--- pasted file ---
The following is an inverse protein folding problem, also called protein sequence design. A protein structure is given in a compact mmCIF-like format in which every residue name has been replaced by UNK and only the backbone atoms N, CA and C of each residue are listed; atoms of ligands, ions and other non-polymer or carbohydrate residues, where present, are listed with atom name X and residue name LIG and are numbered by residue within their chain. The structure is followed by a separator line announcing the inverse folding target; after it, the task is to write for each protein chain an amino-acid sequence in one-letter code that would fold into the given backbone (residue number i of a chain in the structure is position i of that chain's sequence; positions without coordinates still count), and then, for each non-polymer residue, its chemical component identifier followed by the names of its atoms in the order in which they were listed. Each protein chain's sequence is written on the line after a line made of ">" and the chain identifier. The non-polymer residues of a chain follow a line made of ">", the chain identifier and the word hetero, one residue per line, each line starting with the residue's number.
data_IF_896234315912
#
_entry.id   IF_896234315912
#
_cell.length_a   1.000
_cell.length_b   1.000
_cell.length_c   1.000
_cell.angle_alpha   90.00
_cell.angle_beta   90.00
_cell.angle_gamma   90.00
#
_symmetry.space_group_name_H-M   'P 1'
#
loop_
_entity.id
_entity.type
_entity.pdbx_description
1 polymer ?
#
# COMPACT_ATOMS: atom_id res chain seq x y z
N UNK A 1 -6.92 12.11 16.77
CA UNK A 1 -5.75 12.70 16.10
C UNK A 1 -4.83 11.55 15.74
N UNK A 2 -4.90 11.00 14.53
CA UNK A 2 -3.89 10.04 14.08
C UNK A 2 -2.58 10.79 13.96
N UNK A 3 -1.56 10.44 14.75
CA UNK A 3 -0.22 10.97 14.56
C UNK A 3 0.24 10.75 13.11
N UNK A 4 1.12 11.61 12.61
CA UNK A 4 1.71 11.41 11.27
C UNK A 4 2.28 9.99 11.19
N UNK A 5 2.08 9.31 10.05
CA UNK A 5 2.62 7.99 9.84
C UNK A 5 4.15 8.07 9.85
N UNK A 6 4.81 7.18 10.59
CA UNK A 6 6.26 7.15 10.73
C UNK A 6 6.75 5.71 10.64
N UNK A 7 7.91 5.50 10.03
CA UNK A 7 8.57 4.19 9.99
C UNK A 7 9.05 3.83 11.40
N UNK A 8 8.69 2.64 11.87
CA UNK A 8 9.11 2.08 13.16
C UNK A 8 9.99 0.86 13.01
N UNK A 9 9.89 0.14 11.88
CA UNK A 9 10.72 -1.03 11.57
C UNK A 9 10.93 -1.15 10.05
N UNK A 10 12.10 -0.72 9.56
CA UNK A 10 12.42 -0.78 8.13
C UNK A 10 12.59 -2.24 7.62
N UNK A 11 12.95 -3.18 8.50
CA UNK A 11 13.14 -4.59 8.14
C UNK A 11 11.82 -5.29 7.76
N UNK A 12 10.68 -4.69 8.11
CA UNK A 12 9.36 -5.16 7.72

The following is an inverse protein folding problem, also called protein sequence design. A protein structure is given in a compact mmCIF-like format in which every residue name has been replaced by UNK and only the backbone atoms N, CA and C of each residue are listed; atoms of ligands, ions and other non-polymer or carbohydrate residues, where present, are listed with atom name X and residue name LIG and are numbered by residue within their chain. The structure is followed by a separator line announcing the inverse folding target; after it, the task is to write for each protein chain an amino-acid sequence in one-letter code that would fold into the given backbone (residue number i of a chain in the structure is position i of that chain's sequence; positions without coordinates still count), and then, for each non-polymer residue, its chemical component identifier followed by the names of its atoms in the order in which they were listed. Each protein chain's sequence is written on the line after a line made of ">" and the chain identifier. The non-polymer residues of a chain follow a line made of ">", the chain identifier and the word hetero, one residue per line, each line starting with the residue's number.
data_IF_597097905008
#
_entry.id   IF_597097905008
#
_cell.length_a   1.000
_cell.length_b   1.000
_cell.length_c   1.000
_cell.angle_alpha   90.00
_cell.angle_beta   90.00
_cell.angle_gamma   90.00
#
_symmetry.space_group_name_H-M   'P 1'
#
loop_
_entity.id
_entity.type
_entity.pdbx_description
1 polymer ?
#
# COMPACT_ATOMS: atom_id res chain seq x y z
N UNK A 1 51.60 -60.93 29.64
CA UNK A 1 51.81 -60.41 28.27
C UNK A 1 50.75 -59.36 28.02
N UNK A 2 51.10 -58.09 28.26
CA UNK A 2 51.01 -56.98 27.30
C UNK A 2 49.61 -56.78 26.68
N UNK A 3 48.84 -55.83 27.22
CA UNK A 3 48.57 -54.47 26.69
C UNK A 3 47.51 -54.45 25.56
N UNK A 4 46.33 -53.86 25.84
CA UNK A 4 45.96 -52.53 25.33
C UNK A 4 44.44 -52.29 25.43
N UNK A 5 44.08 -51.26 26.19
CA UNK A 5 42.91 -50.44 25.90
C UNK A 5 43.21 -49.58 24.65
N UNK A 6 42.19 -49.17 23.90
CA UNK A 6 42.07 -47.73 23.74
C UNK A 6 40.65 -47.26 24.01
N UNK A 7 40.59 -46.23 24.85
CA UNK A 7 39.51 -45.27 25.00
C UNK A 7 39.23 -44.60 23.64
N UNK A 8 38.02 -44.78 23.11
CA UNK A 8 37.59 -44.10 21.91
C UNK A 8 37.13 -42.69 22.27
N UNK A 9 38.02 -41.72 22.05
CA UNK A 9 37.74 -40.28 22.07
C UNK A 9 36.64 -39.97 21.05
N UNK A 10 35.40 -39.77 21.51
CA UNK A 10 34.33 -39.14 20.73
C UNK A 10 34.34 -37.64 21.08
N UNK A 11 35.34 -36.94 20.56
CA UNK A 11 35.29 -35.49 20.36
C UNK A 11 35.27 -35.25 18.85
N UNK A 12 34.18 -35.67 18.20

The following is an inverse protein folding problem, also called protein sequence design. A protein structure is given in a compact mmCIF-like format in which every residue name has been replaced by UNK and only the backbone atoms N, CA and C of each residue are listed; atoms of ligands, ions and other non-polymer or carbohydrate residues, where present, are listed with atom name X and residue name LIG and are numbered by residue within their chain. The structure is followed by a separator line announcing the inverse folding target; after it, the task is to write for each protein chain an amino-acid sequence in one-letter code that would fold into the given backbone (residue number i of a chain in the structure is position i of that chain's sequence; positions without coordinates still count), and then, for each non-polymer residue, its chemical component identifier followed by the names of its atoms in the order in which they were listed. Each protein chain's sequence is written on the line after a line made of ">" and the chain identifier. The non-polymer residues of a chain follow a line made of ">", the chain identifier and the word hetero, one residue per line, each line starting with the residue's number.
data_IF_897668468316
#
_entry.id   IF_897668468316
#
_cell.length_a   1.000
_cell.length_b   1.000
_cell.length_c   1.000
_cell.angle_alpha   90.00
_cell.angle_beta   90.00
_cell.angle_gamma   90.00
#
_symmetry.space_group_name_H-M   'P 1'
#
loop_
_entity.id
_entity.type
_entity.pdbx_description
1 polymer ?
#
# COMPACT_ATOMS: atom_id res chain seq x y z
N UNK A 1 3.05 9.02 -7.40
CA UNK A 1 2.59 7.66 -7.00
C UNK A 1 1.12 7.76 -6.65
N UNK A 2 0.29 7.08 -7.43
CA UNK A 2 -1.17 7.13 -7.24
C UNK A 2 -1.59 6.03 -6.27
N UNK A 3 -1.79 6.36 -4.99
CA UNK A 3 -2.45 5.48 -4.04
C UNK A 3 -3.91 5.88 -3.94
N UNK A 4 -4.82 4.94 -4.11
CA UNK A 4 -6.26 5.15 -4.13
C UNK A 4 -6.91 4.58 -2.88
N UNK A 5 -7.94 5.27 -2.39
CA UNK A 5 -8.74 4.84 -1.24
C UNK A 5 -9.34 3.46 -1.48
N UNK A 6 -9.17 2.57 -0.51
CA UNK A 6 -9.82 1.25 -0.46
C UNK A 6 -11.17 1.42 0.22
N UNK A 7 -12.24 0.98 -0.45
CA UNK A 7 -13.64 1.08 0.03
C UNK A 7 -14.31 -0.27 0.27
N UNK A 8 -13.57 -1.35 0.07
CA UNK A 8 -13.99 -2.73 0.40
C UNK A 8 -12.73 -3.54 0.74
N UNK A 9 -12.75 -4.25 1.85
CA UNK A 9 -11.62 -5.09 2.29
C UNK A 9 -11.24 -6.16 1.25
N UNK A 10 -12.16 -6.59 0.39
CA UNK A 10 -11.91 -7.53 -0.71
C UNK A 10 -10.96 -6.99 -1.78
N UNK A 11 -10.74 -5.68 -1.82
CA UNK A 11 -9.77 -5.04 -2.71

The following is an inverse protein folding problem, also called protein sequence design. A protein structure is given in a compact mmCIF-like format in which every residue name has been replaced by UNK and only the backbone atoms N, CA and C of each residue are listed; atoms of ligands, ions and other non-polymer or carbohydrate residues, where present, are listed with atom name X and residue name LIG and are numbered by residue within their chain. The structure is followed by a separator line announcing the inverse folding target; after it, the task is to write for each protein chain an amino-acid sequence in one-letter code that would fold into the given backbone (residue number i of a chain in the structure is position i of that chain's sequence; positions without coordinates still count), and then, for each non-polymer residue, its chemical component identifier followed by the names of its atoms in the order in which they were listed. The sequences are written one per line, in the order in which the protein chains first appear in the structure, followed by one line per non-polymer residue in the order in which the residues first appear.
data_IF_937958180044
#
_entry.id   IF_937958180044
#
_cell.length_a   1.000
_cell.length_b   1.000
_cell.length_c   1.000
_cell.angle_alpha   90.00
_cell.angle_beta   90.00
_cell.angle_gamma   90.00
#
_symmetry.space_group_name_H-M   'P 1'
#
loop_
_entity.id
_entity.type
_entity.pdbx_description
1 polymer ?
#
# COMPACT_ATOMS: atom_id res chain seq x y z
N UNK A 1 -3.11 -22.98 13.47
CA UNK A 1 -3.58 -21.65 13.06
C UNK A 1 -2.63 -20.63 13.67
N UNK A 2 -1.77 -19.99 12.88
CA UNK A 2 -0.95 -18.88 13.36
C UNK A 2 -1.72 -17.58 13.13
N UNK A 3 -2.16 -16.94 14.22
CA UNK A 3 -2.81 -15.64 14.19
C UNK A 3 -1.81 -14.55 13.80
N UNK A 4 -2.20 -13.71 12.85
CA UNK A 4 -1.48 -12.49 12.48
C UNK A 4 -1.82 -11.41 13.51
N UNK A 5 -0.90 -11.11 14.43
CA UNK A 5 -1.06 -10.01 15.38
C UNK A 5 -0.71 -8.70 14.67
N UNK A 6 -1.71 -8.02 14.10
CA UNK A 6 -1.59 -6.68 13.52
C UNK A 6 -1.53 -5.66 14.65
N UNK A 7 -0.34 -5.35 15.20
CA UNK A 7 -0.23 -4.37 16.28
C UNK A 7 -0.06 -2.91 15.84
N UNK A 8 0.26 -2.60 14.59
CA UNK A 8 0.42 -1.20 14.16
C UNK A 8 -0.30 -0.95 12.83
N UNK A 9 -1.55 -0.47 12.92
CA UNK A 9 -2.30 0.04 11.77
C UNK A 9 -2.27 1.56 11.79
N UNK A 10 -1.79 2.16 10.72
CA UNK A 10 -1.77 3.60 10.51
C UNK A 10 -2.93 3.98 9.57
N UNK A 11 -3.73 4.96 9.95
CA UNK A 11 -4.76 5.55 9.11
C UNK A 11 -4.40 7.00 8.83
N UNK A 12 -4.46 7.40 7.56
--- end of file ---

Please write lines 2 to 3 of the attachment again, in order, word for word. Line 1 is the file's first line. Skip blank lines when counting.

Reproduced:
data_IF_896234315912
#